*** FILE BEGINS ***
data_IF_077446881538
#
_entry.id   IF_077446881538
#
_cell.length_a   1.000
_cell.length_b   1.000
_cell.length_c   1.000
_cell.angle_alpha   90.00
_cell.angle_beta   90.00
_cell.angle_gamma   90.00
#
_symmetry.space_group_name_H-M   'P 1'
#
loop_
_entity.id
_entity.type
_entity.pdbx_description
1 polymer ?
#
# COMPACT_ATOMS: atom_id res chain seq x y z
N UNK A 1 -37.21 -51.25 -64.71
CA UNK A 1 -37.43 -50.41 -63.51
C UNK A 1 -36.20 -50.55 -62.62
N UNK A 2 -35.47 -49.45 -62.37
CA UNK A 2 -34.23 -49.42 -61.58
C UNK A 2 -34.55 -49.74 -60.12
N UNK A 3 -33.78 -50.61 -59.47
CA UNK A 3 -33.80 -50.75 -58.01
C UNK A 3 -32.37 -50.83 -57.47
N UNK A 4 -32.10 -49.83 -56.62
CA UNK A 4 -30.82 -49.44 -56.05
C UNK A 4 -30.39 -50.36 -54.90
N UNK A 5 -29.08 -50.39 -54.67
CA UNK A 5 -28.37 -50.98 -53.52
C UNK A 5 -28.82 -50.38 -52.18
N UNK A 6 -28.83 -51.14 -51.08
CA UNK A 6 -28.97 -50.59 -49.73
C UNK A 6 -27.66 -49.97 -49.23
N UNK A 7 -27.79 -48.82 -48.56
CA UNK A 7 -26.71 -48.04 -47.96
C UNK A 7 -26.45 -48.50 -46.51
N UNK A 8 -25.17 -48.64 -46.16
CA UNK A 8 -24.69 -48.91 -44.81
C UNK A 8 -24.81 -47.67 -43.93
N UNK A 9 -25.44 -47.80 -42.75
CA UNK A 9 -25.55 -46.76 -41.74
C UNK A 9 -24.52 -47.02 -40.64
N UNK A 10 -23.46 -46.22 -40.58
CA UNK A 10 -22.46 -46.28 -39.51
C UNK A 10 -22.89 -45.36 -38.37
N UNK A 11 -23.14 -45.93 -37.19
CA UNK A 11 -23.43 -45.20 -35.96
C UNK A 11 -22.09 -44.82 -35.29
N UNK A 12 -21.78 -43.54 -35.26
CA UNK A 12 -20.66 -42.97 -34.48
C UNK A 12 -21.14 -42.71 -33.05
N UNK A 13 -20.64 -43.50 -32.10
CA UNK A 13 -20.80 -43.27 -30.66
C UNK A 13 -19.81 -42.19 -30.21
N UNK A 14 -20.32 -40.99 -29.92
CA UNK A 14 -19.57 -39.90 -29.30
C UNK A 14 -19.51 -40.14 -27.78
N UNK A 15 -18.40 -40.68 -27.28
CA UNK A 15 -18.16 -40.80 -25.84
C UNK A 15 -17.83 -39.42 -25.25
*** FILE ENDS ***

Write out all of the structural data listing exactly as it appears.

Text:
data_IF_077446881538
#
_entry.id   IF_077446881538
#
_cell.length_a   1.000
_cell.length_b   1.000
_cell.length_c   1.000
_cell.angle_alpha   90.00
_cell.angle_beta   90.00
_cell.angle_gamma   90.00
#
_symmetry.space_group_name_H-M   'P 1'
#
loop_
_entity.id
_entity.type
_entity.pdbx_description
1 polymer ?
#
# COMPACT_ATOMS: atom_id res chain seq x y z
N UNK A 1 -37.21 -51.25 -64.71
CA UNK A 1 -37.43 -50.41 -63.51
C UNK A 1 -36.20 -50.55 -62.62
N UNK A 2 -35.47 -49.45 -62.37
CA UNK A 2 -34.23 -49.42 -61.58
C UNK A 2 -34.55 -49.74 -60.12
N UNK A 3 -33.78 -50.61 -59.47
CA UNK A 3 -33.80 -50.75 -58.01
C UNK A 3 -32.37 -50.83 -57.47
N UNK A 4 -32.10 -49.83 -56.62
CA UNK A 4 -30.82 -49.44 -56.05
C UNK A 4 -30.39 -50.36 -54.90
N UNK A 5 -29.08 -50.39 -54.67
CA UNK A 5 -28.37 -50.98 -53.52
C UNK A 5 -28.82 -50.38 -52.18
N UNK A 6 -28.83 -51.14 -51.08
CA UNK A 6 -28.97 -50.59 -49.73
C UNK A 6 -27.66 -49.97 -49.23
N UNK A 7 -27.79 -48.82 -48.56
CA UNK A 7 -26.71 -48.04 -47.96
C UNK A 7 -26.45 -48.50 -46.51
N UNK A 8 -25.17 -48.64 -46.16
CA UNK A 8 -24.69 -48.91 -44.81
C UNK A 8 -24.81 -47.67 -43.93
N UNK A 9 -25.44 -47.80 -42.75
CA UNK A 9 -25.55 -46.76 -41.74
C UNK A 9 -24.52 -47.02 -40.64
N UNK A 10 -23.46 -46.22 -40.58
CA UNK A 10 -22.46 -46.28 -39.51
C UNK A 10 -22.89 -45.36 -38.37
N UNK A 11 -23.14 -45.93 -37.19
CA UNK A 11 -23.43 -45.20 -35.96
C UNK A 11 -22.09 -44.82 -35.29
N UNK A 12 -21.78 -43.54 -35.26
CA UNK A 12 -20.66 -42.97 -34.48
C UNK A 12 -21.14 -42.71 -33.05
N UNK A 13 -20.64 -43.50 -32.10
CA UNK A 13 -20.80 -43.27 -30.66
C UNK A 13 -19.81 -42.19 -30.21
N UNK A 14 -20.32 -40.99 -29.92
CA UNK A 14 -19.57 -39.90 -29.30
C UNK A 14 -19.51 -40.14 -27.78
N UNK A 15 -18.40 -40.68 -27.28
CA UNK A 15 -18.16 -40.80 -25.84
C UNK A 15 -17.83 -39.42 -25.25